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Religious architecture refers to the construction and designing of buildings that are places of worship, performing acts, religious praise, honor or devotion for different groups of people. Across the world, religious architecture is known by several names such as sacred architecture, sacred space, etc. It is said that the history of architecture began with religious architecture.
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Understanding Religious Architecture
Church, mosque, temple, and stupas are examples of places of worship that reflect sacred architecture. These sacred structures have been built for people from different religious backgrounds such as Christianity, Islam, Hinduism and Buddhism– signifying their extraordinary culture. In short, these religious structures are a reflection of the tradition and rituals that the people of a particular religion follow. The religious structures follow a set of consistent rules for a particular architectural period, for e.g., the cruciform plan of Gothic churches or the peculiar shape of the Egyptian pyramids.
Great religious places are gifts of the ancient world to the modern world. These religious structures are generally monolithic, nonephemeral, and non-personal. The structures have evolved over centuries and have been the largest buildings on the global map, way before the modern skyscraper came into the picture. The construction of these holy structures was unique from the contemporary ones, and so they became a place of worship for the public at large. The rise of monotheism also made these places centers for mediation and worship.
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Religious Architecture as a Communication Medium
Architecture is usually defined as the style of building and designing structures. However, the architect Norman L Koonce believes that the aim of sacred architecture is to make the boundary between matter and mind, flesh and spirit transparent. Thus, it can be said that on one hand architecture fulfills two important functions of utilitarian and aesthetic aspects; whereas on the other hand religious architecture accomplishes the task of providing people with a private space to attend spiritual knowledge. Moreover a sacred space can be studied by understanding the factors that affect the spiritual process.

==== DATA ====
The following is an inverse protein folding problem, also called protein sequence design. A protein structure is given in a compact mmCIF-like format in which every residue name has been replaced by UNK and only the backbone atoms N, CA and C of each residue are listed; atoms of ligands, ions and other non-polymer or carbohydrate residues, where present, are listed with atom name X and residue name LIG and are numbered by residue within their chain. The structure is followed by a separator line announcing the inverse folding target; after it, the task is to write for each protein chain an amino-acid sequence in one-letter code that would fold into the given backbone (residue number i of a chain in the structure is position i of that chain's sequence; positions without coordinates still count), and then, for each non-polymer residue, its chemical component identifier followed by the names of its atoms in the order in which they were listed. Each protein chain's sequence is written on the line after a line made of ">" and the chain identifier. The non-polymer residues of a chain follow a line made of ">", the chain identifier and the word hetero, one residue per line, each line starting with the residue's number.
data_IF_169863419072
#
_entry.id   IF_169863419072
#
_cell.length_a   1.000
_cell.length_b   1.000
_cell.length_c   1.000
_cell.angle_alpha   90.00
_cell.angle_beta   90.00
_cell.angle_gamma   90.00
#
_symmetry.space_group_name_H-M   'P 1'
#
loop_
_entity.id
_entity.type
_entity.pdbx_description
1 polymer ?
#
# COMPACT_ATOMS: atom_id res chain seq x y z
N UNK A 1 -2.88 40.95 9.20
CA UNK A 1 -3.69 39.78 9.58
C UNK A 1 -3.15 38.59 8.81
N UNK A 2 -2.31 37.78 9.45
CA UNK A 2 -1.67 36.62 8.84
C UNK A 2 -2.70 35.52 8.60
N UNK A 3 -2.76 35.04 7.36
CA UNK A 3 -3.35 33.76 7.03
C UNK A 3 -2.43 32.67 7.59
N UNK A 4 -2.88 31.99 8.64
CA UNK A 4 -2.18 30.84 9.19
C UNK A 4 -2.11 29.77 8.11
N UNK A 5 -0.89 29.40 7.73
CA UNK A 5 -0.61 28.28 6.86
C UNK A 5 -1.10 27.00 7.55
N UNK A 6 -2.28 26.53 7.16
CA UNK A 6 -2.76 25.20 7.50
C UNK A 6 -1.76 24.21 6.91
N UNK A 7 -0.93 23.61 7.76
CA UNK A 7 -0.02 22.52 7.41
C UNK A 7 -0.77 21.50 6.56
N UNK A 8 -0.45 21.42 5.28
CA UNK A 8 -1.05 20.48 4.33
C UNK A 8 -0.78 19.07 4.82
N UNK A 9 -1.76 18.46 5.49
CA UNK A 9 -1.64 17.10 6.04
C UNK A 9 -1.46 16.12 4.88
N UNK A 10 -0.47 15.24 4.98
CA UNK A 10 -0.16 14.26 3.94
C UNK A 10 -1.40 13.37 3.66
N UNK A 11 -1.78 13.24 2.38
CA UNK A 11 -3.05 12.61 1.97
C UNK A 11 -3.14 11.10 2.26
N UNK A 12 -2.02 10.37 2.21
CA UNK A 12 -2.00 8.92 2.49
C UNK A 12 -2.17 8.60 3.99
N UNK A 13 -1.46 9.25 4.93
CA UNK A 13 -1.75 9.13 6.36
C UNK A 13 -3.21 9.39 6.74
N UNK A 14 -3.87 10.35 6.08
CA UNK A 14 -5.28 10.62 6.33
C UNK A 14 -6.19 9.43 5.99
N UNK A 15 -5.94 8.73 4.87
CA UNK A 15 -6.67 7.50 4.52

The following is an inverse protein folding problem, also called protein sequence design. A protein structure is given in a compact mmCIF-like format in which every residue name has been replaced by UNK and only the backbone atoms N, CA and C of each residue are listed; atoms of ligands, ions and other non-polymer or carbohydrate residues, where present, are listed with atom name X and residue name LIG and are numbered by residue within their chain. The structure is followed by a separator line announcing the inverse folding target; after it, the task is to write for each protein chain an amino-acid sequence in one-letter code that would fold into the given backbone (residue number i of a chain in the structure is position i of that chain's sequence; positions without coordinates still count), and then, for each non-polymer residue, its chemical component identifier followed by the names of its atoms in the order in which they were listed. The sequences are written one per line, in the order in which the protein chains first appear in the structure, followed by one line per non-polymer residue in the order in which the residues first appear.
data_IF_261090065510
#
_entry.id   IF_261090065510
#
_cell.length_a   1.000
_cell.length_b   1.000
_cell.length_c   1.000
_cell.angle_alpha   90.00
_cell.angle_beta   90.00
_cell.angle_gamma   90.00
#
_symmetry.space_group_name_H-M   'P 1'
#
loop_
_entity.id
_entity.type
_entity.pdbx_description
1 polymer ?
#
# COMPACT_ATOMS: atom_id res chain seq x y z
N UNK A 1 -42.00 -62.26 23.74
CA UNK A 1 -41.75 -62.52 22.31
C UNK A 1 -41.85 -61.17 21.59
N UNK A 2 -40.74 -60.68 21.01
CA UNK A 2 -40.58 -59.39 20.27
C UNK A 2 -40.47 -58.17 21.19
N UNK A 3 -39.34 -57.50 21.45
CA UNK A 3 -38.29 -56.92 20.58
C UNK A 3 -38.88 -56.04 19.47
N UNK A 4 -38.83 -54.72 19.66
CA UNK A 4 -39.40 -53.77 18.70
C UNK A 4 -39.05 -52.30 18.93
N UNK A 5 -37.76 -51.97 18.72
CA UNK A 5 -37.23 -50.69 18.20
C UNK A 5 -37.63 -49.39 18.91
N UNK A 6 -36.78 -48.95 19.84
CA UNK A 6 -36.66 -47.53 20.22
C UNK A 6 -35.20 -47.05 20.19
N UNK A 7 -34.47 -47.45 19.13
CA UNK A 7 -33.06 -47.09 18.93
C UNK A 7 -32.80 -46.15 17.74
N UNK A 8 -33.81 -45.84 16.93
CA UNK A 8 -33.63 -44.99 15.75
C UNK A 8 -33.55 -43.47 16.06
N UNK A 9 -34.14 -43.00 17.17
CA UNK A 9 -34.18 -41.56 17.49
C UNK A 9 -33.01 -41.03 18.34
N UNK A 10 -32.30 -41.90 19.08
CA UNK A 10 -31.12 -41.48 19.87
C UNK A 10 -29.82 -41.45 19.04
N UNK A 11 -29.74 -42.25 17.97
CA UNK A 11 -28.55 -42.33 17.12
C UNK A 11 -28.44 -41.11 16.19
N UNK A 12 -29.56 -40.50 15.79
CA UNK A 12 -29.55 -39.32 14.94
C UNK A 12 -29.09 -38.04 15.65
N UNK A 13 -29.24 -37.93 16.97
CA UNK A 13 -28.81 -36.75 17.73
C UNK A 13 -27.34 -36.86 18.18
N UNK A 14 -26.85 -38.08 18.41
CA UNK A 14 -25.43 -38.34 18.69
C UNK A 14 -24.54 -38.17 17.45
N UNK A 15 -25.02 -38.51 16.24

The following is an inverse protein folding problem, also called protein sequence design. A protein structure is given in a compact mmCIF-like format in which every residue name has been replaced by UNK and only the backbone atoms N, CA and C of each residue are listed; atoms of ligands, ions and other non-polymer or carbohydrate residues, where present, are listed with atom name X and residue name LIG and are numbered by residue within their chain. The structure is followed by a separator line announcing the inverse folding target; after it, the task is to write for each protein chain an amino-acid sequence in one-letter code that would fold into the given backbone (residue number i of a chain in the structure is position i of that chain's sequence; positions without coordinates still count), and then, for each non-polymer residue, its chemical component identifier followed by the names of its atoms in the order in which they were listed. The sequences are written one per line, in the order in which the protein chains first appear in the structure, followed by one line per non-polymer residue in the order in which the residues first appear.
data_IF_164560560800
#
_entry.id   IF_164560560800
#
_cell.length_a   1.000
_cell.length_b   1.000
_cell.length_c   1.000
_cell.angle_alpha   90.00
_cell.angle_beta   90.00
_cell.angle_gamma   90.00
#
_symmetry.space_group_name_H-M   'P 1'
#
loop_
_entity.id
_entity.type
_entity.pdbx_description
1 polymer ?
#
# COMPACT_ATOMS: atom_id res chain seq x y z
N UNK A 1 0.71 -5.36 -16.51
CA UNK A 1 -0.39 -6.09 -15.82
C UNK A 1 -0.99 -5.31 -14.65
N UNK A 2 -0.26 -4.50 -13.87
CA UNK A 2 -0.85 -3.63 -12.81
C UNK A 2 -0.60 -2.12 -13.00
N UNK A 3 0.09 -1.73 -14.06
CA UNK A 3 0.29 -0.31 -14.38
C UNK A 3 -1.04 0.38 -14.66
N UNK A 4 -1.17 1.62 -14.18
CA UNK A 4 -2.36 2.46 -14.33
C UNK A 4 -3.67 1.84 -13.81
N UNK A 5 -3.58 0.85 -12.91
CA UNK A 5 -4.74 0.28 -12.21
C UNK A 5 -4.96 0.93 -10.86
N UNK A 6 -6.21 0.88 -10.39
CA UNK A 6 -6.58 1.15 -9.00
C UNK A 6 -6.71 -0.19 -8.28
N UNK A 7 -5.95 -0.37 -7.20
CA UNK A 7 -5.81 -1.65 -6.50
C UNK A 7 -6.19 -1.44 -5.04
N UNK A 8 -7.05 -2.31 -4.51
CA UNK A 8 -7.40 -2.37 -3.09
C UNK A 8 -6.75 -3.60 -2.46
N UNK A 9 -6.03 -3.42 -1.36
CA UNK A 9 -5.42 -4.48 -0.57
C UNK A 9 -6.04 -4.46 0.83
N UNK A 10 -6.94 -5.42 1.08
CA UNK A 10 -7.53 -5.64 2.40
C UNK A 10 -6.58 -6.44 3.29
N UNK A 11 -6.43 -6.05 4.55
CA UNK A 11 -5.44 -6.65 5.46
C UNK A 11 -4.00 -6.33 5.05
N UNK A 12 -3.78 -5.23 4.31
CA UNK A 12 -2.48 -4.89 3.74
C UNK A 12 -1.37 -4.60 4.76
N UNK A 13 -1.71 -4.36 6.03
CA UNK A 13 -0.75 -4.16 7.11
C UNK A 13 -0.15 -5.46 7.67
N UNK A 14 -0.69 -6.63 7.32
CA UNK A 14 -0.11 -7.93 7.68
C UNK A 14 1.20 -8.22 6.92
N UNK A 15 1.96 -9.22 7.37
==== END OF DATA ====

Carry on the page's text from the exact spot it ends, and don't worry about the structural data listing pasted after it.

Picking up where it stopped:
Religious architecture often uses sacred geometry while designing buildings. It believes that geometry and mathematical ratios, harmonics and proportion are found in music, light, cosmology, and architecture. While studying this branch of architecture one might also come across iconography, an area of art history that deals with the identification, description, and interpretation of the content of images. It is therefore rightly said that once you enter into a religious building you enter into a spiritual relationship.
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Religious architecture also includes various styles of architecture such as the Neolithic style which evolved soon after 10000 BC. Egyptian architecture, one of the most influential civilizations in the world, has its influence on the structures standing tall in the Nile Valley. Sumerian culture belonging to Mesopotamia also had a very popular style. Sumerian style is famous for the invention of urban planning, the courtyard house and the ziggurats, representing the trends of the times and culture in which they were made. Moreover, these ancient structures also displayed the creative and expressive abilities of the travelers who dwelt in there. Buildings such as Rosslyn Chapel, Temple Church, Khajuraho Temple, and the Temple of Karnak are fine examples of religious architecture that can never be ignored due to its intriguing historical and geographical aspects contributed especially by the architecture enthusiasts.
Whether one calls it religious architecture or sacred space, the point is, these holy structures have helped humans satiate their spiritual desires by providing them a place where they can experience tranquility and peace. In the words of Robert Schuller, Protestant minister, sacred spaces help a person to be psychologically healthy and feel the natural setting for which they are designed.